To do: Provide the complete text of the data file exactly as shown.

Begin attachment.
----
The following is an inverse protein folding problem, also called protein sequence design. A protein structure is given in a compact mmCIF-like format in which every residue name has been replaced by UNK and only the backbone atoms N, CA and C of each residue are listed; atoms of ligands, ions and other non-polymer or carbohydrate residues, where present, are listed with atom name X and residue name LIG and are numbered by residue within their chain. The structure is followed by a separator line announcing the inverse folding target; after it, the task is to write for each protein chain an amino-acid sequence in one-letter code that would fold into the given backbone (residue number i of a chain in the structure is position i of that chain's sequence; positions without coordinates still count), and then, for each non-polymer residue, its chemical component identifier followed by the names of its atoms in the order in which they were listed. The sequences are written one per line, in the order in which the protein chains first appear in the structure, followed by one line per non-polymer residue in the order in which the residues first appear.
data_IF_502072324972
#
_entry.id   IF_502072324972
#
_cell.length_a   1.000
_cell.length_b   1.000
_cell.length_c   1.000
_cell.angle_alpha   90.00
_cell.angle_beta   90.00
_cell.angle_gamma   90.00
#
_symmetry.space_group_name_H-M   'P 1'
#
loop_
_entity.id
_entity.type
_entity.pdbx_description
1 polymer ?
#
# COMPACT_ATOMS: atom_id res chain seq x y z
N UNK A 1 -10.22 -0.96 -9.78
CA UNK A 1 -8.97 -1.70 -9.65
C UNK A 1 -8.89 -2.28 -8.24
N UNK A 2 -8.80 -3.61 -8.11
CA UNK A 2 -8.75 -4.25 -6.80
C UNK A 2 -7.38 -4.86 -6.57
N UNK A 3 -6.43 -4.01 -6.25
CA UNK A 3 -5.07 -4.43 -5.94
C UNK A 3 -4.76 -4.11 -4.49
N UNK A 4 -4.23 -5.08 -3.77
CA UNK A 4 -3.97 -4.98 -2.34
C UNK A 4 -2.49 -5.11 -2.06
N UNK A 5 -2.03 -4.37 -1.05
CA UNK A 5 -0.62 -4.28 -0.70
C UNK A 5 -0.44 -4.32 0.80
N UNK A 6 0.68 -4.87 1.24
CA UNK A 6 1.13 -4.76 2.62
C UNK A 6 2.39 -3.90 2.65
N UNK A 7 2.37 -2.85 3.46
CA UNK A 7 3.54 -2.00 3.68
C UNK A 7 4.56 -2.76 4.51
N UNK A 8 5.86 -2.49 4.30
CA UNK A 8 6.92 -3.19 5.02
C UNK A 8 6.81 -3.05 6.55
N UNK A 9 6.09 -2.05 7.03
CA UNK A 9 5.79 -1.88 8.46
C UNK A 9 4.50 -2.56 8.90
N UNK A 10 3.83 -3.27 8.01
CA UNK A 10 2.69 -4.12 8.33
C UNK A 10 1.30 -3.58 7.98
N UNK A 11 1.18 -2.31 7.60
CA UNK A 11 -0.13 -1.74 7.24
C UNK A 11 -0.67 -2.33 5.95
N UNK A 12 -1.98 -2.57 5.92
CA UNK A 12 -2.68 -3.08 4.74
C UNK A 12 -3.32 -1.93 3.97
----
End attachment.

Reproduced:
The following is an inverse protein folding problem, also called protein sequence design. A protein structure is given in a compact mmCIF-like format in which every residue name has been replaced by UNK and only the backbone atoms N, CA and C of each residue are listed; atoms of ligands, ions and other non-polymer or carbohydrate residues, where present, are listed with atom name X and residue name LIG and are numbered by residue within their chain. The structure is followed by a separator line announcing the inverse folding target; after it, the task is to write for each protein chain an amino-acid sequence in one-letter code that would fold into the given backbone (residue number i of a chain in the structure is position i of that chain's sequence; positions without coordinates still count), and then, for each non-polymer residue, its chemical component identifier followed by the names of its atoms in the order in which they were listed. The sequences are written one per line, in the order in which the protein chains first appear in the structure, followed by one line per non-polymer residue in the order in which the residues first appear.
data_IF_502072324972
#
_entry.id   IF_502072324972
#
_cell.length_a   1.000
_cell.length_b   1.000
_cell.length_c   1.000
_cell.angle_alpha   90.00
_cell.angle_beta   90.00
_cell.angle_gamma   90.00
#
_symmetry.space_group_name_H-M   'P 1'
#
loop_
_entity.id
_entity.type
_entity.pdbx_description
1 polymer ?
#
# COMPACT_ATOMS: atom_id res chain seq x y z
N UNK A 1 -10.22 -0.96 -9.78
CA UNK A 1 -8.97 -1.70 -9.65
C UNK A 1 -8.89 -2.28 -8.24
N UNK A 2 -8.80 -3.61 -8.11
CA UNK A 2 -8.75 -4.25 -6.80
C UNK A 2 -7.38 -4.86 -6.57
N UNK A 3 -6.43 -4.01 -6.25
CA UNK A 3 -5.07 -4.43 -5.94
C UNK A 3 -4.76 -4.11 -4.49
N UNK A 4 -4.23 -5.08 -3.77
CA UNK A 4 -3.97 -4.98 -2.34
C UNK A 4 -2.49 -5.11 -2.06
N UNK A 5 -2.03 -4.37 -1.05
CA UNK A 5 -0.62 -4.28 -0.70
C UNK A 5 -0.44 -4.32 0.80
N UNK A 6 0.68 -4.87 1.24
CA UNK A 6 1.13 -4.76 2.62
C UNK A 6 2.39 -3.90 2.65
N UNK A 7 2.37 -2.85 3.46
CA UNK A 7 3.54 -2.00 3.68
C UNK A 7 4.56 -2.76 4.51
N UNK A 8 5.86 -2.49 4.30
CA UNK A 8 6.92 -3.19 5.02
C UNK A 8 6.81 -3.05 6.55
N UNK A 9 6.09 -2.05 7.03
CA UNK A 9 5.79 -1.88 8.46
C UNK A 9 4.50 -2.56 8.90
N UNK A 10 3.83 -3.27 8.01
CA UNK A 10 2.69 -4.12 8.33
C UNK A 10 1.30 -3.58 7.98
N UNK A 11 1.18 -2.31 7.60
CA UNK A 11 -0.13 -1.74 7.24
C UNK A 11 -0.67 -2.33 5.95
N UNK A 12 -1.98 -2.57 5.92
CA UNK A 12 -2.68 -3.08 4.74
C UNK A 12 -3.32 -1.93 3.97